It isn’t possible, therefore, to divorce the fight against ISIS-inspired terrorists in Britain, France, Germany or the US from the fight against ISIS-proper in the Middle East. Destroying their base would limit their practical capacity to train, arm and propagandise, and of course kill a good number of their fighters, but it would also strip them of some of the authority which they assert and use to persuade others to attack us at home.
Would these extremists still exist if ISIS was crushed in Iraq and Syria? Yes, but they would have fewer voices whispering in their ears that they were on a righteous mission, less money available to assist them and more limited prospects of being celebrated as a hero. Would ISIS itself still exist if it lost its territorial base? Certainly – it would go underground, and no doubt continue its bloody work, but as Al Qaeda discovered an unceasing war of cells and secrecy without a secure home to offer aid or respite is a far more difficult task to pursue over the course of years. Would we still have a difficult and lengthy task to protect ourselves and erode the group below a functional level? Definitely, but it would be somewhat easier and less risky – though murderous outrages would no doubt still occur.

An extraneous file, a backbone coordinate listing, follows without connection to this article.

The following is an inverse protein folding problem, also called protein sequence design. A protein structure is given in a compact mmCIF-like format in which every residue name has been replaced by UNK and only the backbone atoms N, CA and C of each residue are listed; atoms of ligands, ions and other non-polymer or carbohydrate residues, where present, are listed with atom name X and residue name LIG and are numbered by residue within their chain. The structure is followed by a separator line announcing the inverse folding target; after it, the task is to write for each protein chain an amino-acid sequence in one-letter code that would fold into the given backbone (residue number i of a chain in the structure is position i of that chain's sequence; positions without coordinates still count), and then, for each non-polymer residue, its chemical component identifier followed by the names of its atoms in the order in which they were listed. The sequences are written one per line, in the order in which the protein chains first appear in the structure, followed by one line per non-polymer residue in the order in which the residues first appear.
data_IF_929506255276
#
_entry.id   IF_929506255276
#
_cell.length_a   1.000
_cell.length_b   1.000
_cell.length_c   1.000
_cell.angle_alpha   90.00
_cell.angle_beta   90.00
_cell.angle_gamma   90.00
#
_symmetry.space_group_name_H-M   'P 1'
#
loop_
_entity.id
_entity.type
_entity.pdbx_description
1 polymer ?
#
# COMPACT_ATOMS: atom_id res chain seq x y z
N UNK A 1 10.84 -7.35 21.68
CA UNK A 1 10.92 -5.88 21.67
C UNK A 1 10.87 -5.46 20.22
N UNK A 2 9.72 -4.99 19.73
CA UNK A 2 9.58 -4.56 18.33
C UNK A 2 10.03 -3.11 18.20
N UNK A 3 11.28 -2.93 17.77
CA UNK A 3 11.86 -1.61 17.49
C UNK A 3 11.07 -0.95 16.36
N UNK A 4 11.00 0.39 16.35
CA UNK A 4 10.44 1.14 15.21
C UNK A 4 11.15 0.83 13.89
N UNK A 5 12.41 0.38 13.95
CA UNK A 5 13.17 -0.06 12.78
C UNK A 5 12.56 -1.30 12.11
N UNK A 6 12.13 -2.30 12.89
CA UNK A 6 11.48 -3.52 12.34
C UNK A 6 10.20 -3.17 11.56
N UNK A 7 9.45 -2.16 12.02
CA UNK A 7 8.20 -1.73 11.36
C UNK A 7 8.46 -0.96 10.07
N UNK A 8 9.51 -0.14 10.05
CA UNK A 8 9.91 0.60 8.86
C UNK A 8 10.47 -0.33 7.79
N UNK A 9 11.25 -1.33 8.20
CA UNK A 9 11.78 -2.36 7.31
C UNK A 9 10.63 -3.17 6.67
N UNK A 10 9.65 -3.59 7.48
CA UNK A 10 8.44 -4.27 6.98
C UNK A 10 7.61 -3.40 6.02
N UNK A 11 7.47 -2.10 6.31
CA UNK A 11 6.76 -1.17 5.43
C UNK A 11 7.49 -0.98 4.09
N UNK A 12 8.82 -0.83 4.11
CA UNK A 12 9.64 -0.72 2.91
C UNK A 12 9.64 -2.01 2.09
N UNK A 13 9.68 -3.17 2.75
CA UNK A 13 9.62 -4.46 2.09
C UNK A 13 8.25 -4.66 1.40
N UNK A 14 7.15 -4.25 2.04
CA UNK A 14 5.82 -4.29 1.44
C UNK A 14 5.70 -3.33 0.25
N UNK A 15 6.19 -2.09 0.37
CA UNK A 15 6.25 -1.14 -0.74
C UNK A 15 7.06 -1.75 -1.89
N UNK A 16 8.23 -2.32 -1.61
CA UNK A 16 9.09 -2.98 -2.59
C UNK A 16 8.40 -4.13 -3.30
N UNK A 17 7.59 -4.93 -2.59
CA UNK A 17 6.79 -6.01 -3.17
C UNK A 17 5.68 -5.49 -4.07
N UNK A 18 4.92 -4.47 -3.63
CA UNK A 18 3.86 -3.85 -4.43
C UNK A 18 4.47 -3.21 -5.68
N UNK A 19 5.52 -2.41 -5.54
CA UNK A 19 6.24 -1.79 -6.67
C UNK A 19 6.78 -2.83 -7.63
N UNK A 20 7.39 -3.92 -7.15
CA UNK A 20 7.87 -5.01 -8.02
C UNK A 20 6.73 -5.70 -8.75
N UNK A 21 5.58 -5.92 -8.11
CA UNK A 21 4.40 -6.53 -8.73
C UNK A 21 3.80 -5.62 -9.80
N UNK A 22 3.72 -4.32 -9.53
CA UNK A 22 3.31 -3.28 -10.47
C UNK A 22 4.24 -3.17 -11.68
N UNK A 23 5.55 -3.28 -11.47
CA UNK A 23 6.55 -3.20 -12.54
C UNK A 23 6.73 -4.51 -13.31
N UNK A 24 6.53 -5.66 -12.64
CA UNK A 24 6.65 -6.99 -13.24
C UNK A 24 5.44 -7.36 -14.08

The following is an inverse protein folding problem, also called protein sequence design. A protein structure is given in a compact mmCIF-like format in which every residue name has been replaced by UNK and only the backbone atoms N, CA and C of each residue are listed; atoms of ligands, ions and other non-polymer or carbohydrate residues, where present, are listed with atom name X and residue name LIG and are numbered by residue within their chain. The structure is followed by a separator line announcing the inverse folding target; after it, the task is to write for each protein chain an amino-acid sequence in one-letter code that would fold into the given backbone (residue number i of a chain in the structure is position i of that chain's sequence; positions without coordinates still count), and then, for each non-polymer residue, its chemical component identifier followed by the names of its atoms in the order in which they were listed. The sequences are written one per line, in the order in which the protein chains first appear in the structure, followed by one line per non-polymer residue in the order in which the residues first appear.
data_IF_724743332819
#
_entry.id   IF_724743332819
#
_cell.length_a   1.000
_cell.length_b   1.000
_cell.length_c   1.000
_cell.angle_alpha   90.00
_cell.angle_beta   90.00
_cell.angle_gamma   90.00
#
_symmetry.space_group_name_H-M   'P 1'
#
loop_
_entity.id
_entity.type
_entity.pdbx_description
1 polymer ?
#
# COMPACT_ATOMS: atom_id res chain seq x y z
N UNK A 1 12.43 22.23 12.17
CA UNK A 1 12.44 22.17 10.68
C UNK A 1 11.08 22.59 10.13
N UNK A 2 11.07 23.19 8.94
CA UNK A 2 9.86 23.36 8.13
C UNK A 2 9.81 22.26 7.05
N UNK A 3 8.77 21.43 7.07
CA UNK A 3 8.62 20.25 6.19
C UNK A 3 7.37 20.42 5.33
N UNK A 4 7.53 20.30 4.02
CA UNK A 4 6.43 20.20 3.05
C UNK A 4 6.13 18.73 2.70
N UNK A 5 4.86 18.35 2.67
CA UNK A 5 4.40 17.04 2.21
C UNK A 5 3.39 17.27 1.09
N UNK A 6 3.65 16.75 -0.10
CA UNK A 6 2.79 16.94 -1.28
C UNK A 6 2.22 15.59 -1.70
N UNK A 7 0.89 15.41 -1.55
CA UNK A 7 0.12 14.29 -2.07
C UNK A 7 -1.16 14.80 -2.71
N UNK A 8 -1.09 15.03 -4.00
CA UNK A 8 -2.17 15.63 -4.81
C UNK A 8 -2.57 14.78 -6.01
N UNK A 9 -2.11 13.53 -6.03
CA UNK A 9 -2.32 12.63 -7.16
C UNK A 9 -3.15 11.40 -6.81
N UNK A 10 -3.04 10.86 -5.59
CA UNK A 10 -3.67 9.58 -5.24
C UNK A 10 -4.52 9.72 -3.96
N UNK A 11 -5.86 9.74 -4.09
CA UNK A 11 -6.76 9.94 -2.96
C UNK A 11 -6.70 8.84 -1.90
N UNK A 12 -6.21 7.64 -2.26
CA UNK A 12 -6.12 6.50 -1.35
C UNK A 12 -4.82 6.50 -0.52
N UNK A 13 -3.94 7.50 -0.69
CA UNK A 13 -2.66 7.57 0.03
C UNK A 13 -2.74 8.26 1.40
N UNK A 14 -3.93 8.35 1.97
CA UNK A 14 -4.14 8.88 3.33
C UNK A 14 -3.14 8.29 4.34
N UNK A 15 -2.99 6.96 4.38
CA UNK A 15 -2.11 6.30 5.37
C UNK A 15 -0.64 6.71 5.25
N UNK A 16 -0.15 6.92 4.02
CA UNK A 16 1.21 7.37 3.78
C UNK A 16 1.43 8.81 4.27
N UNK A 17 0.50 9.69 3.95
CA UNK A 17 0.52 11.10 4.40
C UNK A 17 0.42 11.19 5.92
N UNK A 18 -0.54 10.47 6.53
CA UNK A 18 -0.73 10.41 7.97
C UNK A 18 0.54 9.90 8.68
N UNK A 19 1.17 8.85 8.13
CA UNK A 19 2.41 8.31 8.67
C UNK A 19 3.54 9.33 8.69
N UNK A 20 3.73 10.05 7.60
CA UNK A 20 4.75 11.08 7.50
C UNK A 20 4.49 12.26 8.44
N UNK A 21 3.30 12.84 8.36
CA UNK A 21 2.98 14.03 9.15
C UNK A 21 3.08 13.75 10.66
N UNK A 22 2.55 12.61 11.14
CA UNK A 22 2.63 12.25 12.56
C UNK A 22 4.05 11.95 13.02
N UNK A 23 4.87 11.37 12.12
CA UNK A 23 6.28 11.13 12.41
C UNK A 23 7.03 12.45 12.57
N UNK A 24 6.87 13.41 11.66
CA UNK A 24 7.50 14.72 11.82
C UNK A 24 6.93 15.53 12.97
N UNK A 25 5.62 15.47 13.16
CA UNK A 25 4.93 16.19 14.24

Most of all, we would still have the sticky question of how to deradicalise those already committed to Islamist extremism and how to prevent others following the same route. That debate will go on and on – how to win a war of the mind is a strategy book that is largely still unwritten.
In the meantime, though, we – Britain, the US, France, the Kurds and others – must destroy ISIS in its home. Doing so would degrade its ability to strike at us, stripping it of money, freedom of action and propaganda authority – and produce the not inconsiderable benefit of ending its ongoing tyranny over millions in the Middle East at the same time.